In the spirit that this is the Bay Area Real Estate Trends blog, I’m going to be updating some of my earlier posts to get an idea of just what some of those trends are. And appropriately, on the one-year anniversary of my first post, I’m going to revisit the Montierra Condominiums in the Hayward hills. You’ll find what I wrote last year at the link above (absent one chart), but here is the missing chart updated to the end of 2012. I’ll have a few others to explore in more detail. (Click on any image to view in better detail.)
NOTE: If all you are interested in is the basis for the headline, you can skip to the end of this post. But I hope you take the time to read through it because there is more to be learned about what is contributing to this trend and how it might translate to other markets.
The short summary is that not a lot has happened in that year, which is an important part of the story. But there is also a hint of a change that I’ll discuss.
Why is it important that not a lot has happened? Two reasons:
- With 50% of the units deeply underwater a lot could have or should have happened.
- Due to what appears to be relaxed pressure by lenders, relatively few condos went onto the market, and except for the smallest units the demand just matched that tepid rate resulting in price stability.
Let’s look at the past year.
During 2012, thirty-six units (13% of all units) changed hands, down from 43 the previous year. Not surprisingly, all but two were distressed sales (Short Sale or REO [Real Estate Owned]) and the remaining two were by flippers who had bought them as distressed sales. Twenty were Short Sales and 14 were REO’s, but importantly the last REO sale was in September as lenders switched tactics and encouraged short sales rather than foreclosing. This is largely a result of the multi-state agreement between states’ Attorneys General and the mortgage industry that took effect in February. In fact, there is only one condo that is currently REO.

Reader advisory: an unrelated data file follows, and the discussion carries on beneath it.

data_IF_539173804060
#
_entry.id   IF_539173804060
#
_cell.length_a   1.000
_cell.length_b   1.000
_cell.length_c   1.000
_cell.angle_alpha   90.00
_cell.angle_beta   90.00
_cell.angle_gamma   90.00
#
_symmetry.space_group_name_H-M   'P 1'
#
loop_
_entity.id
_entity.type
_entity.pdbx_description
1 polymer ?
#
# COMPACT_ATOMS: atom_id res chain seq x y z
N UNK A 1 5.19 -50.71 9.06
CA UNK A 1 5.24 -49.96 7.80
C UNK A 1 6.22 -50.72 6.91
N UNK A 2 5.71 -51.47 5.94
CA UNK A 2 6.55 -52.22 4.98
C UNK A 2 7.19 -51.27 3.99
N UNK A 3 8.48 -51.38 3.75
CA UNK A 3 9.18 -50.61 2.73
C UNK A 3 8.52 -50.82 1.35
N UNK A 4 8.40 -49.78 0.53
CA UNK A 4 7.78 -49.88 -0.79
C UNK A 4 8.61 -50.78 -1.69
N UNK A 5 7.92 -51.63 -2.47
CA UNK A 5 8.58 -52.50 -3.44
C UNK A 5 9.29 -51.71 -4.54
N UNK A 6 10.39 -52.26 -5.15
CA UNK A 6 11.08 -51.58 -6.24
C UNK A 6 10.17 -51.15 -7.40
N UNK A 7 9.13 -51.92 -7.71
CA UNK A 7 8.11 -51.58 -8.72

As a further indication of stagnating listings, there are zero units that are currently listed for Active sale and only five that are Pending, all of which are Short Sales. So the most important part of this story is that nothing is happening! There is no pressure on the 121 owners who paid three times the current market value or the 36 “knife catchers” who bought at high prices later.
- Were these cash buyers? Not likely.
- Have their loans been restructured to more favorable terms? I’ll look into that.
- Are they current on their loans, or are the lenders letting them slide? I’ll try to find that out too.
But in any event, there is apparently little reason for these owners to put their condos on the market.
A careful viewer of the chart above might think they see a bit of a recent trend to higher prices, and they would be right, but as usual the devil is in the details. Here are charts that provide separate data for small, medium and large units (essentially, 1-, 2-, and 3 bedrooms).
It’s clear that prices have been quite stable through 2012 for 3-bedroom units, a slight increase for 2-bedrooms and most of the price increase has been for one-bedroom units. Price increases over the last 6 months of 2012 (relative to all of 2011) are averaging:
- One Bedroom 21%
- Two Bedroom 5%
- Three Bedroom 0%
While most one-bedroom units are still valued much less than the current owner paid, 39 of these 96 units are now selling for more than they cost.
The data aren’t particularly robust (there weren’t a great number of sales during 2012) but this is a dramatic price increase in a short time, and supports the conventional wisdom that recoveries start at the low end. I plan to revisit it in July to see it it’s just a blip or a real trend, and whether the larger units are joining in.